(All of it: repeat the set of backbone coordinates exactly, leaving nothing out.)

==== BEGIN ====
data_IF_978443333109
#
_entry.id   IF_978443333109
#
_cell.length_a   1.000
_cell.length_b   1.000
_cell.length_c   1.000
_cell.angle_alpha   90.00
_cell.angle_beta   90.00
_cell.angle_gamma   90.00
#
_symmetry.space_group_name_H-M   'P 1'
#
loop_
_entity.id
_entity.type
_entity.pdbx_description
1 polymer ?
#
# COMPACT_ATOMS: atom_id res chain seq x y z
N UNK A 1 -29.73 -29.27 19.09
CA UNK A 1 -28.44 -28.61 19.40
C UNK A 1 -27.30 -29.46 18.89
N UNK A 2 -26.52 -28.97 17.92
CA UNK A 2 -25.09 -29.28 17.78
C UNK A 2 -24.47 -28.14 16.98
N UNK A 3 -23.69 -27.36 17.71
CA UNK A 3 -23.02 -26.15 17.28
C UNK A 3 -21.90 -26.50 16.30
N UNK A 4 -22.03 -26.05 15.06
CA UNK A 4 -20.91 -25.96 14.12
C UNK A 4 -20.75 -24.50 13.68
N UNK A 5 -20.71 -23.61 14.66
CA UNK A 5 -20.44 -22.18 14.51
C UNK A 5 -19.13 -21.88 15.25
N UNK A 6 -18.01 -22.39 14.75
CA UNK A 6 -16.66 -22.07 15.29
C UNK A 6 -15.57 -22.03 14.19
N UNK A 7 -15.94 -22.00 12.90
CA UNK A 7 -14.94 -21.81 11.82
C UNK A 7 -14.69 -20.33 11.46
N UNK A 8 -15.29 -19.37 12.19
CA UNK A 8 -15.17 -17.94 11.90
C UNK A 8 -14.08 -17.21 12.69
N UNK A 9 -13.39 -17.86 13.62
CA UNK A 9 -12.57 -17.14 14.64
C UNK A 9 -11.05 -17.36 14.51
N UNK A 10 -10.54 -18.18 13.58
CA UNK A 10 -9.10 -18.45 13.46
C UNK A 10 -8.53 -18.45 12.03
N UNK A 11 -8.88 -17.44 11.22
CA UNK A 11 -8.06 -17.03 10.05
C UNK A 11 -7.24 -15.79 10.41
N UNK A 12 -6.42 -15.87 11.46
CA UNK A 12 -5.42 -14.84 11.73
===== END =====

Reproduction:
data_IF_978443333109
#
_entry.id   IF_978443333109
#
_cell.length_a   1.000
_cell.length_b   1.000
_cell.length_c   1.000
_cell.angle_alpha   90.00
_cell.angle_beta   90.00
_cell.angle_gamma   90.00
#
_symmetry.space_group_name_H-M   'P 1'
#
loop_
_entity.id
_entity.type
_entity.pdbx_description
1 polymer ?
#
# COMPACT_ATOMS: atom_id res chain seq x y z
N UNK A 1 -29.73 -29.27 19.09
CA UNK A 1 -28.44 -28.61 19.40
C UNK A 1 -27.30 -29.46 18.89
N UNK A 2 -26.52 -28.97 17.92
CA UNK A 2 -25.09 -29.28 17.78
C UNK A 2 -24.47 -28.14 16.98
N UNK A 3 -23.69 -27.36 17.71
CA UNK A 3 -23.02 -26.15 17.28
C UNK A 3 -21.90 -26.50 16.30
N UNK A 4 -22.03 -26.05 15.06
CA UNK A 4 -20.91 -25.96 14.12
C UNK A 4 -20.75 -24.50 13.68
N UNK A 5 -20.71 -23.61 14.66
CA UNK A 5 -20.44 -22.18 14.51
C UNK A 5 -19.13 -21.88 15.25
N UNK A 6 -18.01 -22.39 14.75
CA UNK A 6 -16.66 -22.07 15.29
C UNK A 6 -15.57 -22.03 14.19
N UNK A 7 -15.94 -22.00 12.90
CA UNK A 7 -14.94 -21.81 11.82
C UNK A 7 -14.69 -20.33 11.46
N UNK A 8 -15.29 -19.37 12.19
CA UNK A 8 -15.17 -17.94 11.90
C UNK A 8 -14.08 -17.21 12.69
N UNK A 9 -13.39 -17.86 13.62
CA UNK A 9 -12.57 -17.14 14.64
C UNK A 9 -11.05 -17.36 14.51
N UNK A 10 -10.54 -18.18 13.58
CA UNK A 10 -9.10 -18.45 13.46
C UNK A 10 -8.53 -18.45 12.03
N UNK A 11 -8.88 -17.44 11.22
CA UNK A 11 -8.06 -17.03 10.05
C UNK A 11 -7.24 -15.79 10.41
N UNK A 12 -6.42 -15.87 11.46
CA UNK A 12 -5.42 -14.84 11.73